Public choosing science on PBS
The Public Broadcasting Service (PBS) is living up to its name, and asking the public to choose what they want to see about science. On Wednesday nights at 8 PM in January, the channel is broadcasting pilot episodes from three different TV series about science, and asking the public to decide which program deserves its own series on PBS.
The Public Broadcasting Service (PBS) is living up to its name, and asking the public to choose what they want to see about science. On Wednesday nights at 8 PM in January, the channel is broadcasting pilot episodes from three different TV series about science, and asking the public to decide which program deserves its own series on PBS. We have three options: "Wired Science" adopts content from Wired magazine, "Science Investigators" answers a series of scientific questions such as "What can DNA from a more than 30,000-year-old Neanderthal man tell us about ourselves?," and the pilot "22nd Century" explores how the world could work in the future.
This week, the channel broadcasted "Wired Science," which covered a range of topics stretching from space to the bottom of the ocean. With one hour at its disposal, the program adopts the slow, plodding pace typical of linkurl:public television;http://www.the-scientist.com/article/display/7943/, taking time to capture joking between reporters and scientists. Still, the show is inviting -- some of the reporters are considerably less-polished in look and tone than anything you see on network TV, but no less credible, which makes their material feel very accessible. Sometimes, the content is too accessible, and scientists will have to sit through some painful comparisons (such as embryonic stem cells acting like college freshmen who haven't picked a major -- ouch).
It's always refreshing to see democracy in action, even on a small scale. Anyone who doesn't have time to catch each episode during its normal timeslot of 8 PM on Wednesdays can linkurl:view each pilot;http://www.pbs.org/science/ and vote for your favorite online.
January 23, 2007
The science is no entertainment, period. I have seen over the years newspapers, popular magazines, tv shows and other media presenting things often on irrational basis. Programs are presented depending on their e-value. This is no science. It will not help in developing a scientific attitude, it will not help educating public in scientific advancements either. Briefly, the presentations should be in a scientific manner.\nEditors' choice is a good thing. Asking people to know what they want is like chosing to see one from a movie list. This will lead to lopsided knowledge. May prove often harmful than good.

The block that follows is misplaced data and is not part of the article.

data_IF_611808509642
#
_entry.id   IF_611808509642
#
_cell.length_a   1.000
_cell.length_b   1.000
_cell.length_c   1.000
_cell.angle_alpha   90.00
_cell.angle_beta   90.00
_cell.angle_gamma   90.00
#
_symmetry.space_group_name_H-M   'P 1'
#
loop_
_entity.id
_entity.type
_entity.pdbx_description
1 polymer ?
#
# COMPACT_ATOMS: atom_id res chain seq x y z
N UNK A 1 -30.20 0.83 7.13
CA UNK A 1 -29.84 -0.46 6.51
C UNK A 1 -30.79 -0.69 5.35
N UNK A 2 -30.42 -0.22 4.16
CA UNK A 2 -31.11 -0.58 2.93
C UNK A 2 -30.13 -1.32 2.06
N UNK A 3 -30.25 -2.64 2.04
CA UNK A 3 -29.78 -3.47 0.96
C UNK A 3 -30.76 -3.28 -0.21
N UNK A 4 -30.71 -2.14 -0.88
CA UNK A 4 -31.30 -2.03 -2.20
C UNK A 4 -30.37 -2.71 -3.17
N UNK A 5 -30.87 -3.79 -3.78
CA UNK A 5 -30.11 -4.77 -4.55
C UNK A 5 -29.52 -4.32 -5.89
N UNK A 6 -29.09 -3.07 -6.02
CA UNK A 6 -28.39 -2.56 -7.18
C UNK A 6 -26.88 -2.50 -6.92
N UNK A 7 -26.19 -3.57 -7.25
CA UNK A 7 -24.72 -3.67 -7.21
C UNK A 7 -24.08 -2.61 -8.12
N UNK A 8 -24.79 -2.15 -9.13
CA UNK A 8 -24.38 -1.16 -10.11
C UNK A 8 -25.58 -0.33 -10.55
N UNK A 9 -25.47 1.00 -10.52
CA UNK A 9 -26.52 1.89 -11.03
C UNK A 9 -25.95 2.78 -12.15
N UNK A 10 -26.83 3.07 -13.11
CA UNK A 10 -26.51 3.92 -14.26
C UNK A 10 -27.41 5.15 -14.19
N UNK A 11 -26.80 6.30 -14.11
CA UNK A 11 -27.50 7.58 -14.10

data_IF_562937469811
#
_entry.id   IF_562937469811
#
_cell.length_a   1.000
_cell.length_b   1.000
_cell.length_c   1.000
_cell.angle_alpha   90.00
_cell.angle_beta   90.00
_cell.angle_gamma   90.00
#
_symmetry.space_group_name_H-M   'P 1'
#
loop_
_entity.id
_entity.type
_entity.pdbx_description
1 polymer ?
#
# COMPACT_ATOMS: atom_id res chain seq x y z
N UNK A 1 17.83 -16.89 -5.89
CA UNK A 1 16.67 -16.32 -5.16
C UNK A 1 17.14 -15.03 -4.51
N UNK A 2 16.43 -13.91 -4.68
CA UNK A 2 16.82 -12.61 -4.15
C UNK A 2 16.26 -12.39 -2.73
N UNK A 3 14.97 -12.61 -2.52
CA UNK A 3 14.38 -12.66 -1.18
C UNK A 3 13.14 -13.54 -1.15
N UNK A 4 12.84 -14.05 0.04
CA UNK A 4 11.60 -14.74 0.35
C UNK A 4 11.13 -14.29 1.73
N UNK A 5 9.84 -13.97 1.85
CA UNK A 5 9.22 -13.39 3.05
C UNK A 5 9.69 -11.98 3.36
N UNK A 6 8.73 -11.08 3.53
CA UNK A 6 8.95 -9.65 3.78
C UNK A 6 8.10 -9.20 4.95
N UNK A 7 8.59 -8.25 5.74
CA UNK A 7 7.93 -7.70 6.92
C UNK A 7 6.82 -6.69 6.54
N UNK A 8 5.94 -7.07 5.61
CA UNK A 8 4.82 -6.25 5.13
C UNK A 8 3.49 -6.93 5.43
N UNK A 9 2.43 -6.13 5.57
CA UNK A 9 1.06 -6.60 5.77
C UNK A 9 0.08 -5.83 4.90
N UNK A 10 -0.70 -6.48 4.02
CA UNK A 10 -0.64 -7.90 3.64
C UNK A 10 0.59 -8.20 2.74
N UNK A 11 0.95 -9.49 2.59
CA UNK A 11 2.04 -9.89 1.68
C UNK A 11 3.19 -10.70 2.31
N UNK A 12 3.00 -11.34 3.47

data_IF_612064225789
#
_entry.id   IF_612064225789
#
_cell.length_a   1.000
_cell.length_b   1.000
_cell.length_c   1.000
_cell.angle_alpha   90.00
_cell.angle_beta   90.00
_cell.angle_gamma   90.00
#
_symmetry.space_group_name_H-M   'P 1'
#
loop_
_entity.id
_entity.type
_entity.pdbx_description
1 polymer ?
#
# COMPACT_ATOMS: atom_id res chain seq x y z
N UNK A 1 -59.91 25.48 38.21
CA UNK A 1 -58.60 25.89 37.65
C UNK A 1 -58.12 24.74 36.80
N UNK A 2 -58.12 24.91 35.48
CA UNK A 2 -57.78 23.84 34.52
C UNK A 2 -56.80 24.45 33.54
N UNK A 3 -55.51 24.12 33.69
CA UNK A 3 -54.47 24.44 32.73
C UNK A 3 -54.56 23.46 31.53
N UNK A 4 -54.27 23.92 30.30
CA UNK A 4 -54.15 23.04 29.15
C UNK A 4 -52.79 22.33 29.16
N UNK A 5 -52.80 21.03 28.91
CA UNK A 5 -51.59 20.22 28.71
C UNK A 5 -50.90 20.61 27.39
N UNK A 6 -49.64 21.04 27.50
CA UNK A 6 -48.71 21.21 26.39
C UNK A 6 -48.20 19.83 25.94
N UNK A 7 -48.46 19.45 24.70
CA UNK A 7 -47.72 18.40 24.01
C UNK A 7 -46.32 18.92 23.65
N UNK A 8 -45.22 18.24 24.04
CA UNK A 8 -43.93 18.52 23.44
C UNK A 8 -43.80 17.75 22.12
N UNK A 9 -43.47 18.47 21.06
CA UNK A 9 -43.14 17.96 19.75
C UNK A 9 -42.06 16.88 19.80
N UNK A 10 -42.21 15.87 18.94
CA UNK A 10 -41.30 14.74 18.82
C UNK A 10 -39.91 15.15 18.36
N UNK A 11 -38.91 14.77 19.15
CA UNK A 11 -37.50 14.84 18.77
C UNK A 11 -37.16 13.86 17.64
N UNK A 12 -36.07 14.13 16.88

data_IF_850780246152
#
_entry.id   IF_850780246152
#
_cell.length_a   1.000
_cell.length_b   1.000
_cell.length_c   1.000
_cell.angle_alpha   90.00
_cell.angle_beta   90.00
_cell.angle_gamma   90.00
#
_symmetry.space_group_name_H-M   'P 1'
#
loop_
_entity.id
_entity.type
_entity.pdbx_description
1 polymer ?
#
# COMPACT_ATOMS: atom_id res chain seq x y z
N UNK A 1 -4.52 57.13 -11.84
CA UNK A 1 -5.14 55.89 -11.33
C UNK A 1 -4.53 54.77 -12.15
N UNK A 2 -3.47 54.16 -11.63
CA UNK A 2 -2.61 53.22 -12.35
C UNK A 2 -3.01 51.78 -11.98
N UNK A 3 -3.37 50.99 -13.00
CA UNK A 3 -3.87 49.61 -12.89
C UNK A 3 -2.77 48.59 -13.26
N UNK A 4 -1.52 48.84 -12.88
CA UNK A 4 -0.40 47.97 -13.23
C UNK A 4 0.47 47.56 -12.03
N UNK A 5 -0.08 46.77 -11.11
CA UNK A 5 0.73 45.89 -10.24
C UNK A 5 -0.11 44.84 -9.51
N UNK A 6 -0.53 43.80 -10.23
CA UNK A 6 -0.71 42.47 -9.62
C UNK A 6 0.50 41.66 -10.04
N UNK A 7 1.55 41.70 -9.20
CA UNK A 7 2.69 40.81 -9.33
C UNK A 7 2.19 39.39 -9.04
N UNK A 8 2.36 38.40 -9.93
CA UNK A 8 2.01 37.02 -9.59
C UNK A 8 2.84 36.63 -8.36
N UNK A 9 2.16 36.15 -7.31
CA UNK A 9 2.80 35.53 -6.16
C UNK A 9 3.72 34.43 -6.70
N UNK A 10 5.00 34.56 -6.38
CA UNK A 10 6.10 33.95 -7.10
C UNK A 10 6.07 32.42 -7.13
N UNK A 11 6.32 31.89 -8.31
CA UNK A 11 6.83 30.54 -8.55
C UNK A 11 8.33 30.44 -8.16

January 25, 2007
Dr. Nikhra's attitude toward communicating science to the public is all too typical of many scientists, and is an important reason for the appaling level of scientific illiteracy in the supposedly "developed" nations of the world. The problems caused by occasional news media misinterpretation or misreporting of research are far outweighed by the problems of scientific illiteracy and neo-luddism. Unless science is presented in public forums as exciting, entertaining, and -- most important -- relevant to the life of average citizens, those citizens will have no reason to pay attention to or educate themselves about scientific issues and advancements. Many, if not most, people will continue to hold irrational -- or at best, non-commital -- attitudes toward such issues as stem-cell research, global warming, and bioengineering, not to mention such basic research areas as high-energy physics, fusion and astrophysics. PBS does a great service to both science and the public interest by working to make science entertaining, interesting and relevant. The best way to do that is to discern the interests of the viewing audience and develop thoughtful programming, with the right amount of scientific input, that matches those interests.
February 4, 2007
Dr. Vinod Nikhra, science is not entertainment, OK. But surely even you can acknowledge what scientists like Carl Sagan did for the rest of us non-scientists. He brought a very complex science that, until he came along, was closed to most of us. He brought it down to earth for the rest of us to wonder about. He made it understandable and accessible.\n\nAnd according to you, this is a bad thing?\n\nI hope you're not a teacher.